Ericsson Svensk-Dansk-Ryska ( Russian Telephone Company ) 1915

Ericsson Svensk-Dansk-Ryska ( Russian Telephone Company ) 1915

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Ericsson Svensk-Dansk-Ryska ( Russian Telephone Company ) 1915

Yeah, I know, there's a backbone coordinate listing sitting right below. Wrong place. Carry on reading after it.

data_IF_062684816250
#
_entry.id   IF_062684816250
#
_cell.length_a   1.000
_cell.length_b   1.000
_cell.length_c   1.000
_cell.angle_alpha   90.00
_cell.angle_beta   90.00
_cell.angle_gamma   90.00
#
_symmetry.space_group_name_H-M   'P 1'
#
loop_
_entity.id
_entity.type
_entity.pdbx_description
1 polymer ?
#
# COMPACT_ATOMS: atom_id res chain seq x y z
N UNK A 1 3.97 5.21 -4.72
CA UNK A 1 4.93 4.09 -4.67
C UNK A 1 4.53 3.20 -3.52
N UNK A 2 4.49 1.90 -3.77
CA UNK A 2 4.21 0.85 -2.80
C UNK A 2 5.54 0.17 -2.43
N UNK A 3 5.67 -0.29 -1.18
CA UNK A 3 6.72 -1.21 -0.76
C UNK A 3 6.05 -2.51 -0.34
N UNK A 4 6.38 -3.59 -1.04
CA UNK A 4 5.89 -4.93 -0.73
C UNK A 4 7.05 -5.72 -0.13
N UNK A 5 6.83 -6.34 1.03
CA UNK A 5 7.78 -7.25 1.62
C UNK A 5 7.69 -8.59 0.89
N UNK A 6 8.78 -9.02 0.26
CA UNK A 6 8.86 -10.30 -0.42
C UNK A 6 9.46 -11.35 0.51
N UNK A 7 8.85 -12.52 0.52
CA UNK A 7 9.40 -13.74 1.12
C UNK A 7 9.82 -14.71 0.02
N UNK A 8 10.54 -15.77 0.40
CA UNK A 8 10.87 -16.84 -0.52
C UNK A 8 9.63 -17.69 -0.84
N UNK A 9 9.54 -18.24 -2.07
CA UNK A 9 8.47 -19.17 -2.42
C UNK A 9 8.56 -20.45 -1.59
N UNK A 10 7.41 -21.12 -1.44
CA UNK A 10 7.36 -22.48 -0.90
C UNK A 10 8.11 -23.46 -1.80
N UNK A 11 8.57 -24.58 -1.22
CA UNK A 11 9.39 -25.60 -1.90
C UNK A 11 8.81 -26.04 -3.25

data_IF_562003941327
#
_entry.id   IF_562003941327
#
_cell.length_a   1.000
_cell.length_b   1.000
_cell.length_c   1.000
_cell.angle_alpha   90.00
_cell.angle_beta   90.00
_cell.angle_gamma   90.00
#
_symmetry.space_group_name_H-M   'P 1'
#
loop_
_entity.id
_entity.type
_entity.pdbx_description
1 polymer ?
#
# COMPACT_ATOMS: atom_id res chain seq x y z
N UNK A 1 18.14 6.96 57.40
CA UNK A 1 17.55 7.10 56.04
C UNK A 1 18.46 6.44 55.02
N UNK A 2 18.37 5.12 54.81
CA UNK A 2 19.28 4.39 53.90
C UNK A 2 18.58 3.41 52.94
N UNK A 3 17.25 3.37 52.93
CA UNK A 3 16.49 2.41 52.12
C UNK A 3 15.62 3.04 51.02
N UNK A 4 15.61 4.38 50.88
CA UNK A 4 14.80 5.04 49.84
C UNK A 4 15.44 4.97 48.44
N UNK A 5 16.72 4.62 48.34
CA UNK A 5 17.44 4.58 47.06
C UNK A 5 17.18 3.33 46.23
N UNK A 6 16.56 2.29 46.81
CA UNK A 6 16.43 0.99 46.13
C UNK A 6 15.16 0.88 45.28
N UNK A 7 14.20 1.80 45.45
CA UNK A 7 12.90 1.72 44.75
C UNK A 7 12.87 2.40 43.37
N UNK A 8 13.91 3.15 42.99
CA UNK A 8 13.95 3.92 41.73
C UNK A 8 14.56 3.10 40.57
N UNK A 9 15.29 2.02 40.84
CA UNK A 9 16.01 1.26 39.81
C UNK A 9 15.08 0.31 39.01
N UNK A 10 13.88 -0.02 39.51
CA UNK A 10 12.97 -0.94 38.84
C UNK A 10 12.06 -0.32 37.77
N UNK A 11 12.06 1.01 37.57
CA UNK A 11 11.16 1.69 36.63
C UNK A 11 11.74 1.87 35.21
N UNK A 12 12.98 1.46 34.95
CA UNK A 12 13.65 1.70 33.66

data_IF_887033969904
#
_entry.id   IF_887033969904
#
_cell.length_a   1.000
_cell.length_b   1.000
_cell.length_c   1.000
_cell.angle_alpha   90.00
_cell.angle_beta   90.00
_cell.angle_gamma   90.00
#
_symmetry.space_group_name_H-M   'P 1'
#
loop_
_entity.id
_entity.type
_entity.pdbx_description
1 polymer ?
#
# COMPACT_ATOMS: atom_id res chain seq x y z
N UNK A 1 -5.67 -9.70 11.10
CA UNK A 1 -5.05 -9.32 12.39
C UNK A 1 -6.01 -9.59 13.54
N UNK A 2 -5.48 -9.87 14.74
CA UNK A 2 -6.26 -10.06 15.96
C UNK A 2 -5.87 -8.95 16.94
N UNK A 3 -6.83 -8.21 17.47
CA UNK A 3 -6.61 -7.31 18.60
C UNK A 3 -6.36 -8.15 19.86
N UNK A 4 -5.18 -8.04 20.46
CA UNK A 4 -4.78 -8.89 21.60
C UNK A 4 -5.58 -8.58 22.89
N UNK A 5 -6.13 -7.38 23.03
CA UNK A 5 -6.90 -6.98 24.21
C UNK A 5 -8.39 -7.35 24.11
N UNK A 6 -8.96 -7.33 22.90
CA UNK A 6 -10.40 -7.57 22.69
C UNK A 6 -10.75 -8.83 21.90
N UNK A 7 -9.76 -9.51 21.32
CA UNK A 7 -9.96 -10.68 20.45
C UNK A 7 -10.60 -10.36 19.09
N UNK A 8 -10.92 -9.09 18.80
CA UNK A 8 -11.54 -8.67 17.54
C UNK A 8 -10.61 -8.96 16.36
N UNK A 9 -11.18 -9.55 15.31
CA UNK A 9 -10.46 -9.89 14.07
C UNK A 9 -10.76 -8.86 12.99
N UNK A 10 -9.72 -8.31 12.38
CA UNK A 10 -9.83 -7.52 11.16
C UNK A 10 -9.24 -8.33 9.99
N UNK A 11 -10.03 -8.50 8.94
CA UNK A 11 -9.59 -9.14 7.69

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Beautifully engraved certificate from the Aktie Bref Svensk-Dansk-Ryska Telefonaktiebolaget issued no later than 1915. This historic document has an ornate border around it with a vignette of the coats of arms from Sweden, Danmark and Russia and an early Ericsson telephone handpiece. This item has the printed signatures of the company’s officals including Knut A Wallenberg and Marcus Wallenberg Sr. This item is over 88 years old. This early Ericcson company was organized to provide telephone service in Russia. Hence Svensk-Dansk-Ryska Telefon Aktiebolaget was founded on November 14, 1901. Each share was issued at par for SEK 360 = FFR 500 with the entire share capital in bearer shares. Each share was accompanied by annual 19 dividend coupons. The original certificate was a copper engraving. In the upper middle of the share appeared the three national coat of arms in the order of Sweden, Russia and Denmark. The certificates were bilingual: Swedish to the left and French to the right. Issuing banks were Stockholms Enskilda Bank, Den Danske Landmandsbank and Banque de Paris et des Pays-Bas. Among the founders of the company were Henrik Cedergren, Wilhelm Montelius (Chairman of Telefon AB L M Ericsson 1905-1916), Knut A Wallenberg, Marcus Wallenberg Sr., Den Danske Landmandsbank and Stockholms Allmänna Telefon Aktiebolag. Other wellknown founders were Arvid Lindman (Sweden’s Prime Minister 1906-1911 and 1928-1930), and Princess Marie of Denmark (related to the Tsar family). On January 1, 1917, the entire network, the telephone station and all other company assets in Russia were turned over to The Russian Telephone Company - at first without a formal agreement about the purchase sum, subsequently with a written agreement amounting to SEK 50 million to be paid over a 10-year period with a 6 % annual interest. Following the revolution and the establishment of the bolsjevik government all relations between Russia and other countries, include Sweden, were abandoned. Like all other private assets, the telephone company was nationalized. Repetitive attempts were made up to 1934 to settle the claim with the Soviet Union – but in vain. As late as in 1954 Svensk-Dansk-Ryska Telefon Aktiebolaget was listed on the ”free list” of the Stockholm Stock Exchange. The last known trading price of the share was SEK 1,100 for 189 shares of the company. As the major shareholder of Svensk-Dansk-Ryska Telefon Aktiebolaget Telefon Aktiebolaget L M Ericsson organized annual meetings of the former company up to 1985 when the decision was taken to liquidate the company – perhaps a few years too early in the light of what happened to the Soviet Union by the end of the 80’s. In recent years several settlements on Tsarist bonds have taken place. For instance all bonds issued or guaranteed by the Russion government prior to November 7, 1917, regardless of currency, held by U.K. subjects prior to July 14, 1986, were repaid at appr. 55 % face value (but without interest) in installments up to June 1990. Similar, although less generous, repayments have taken place with Russian bonds to Belgian and French subjects. The History is from John Örtengren, Ph.D., M.B.A President of the Swedish Society of Historical Certificates


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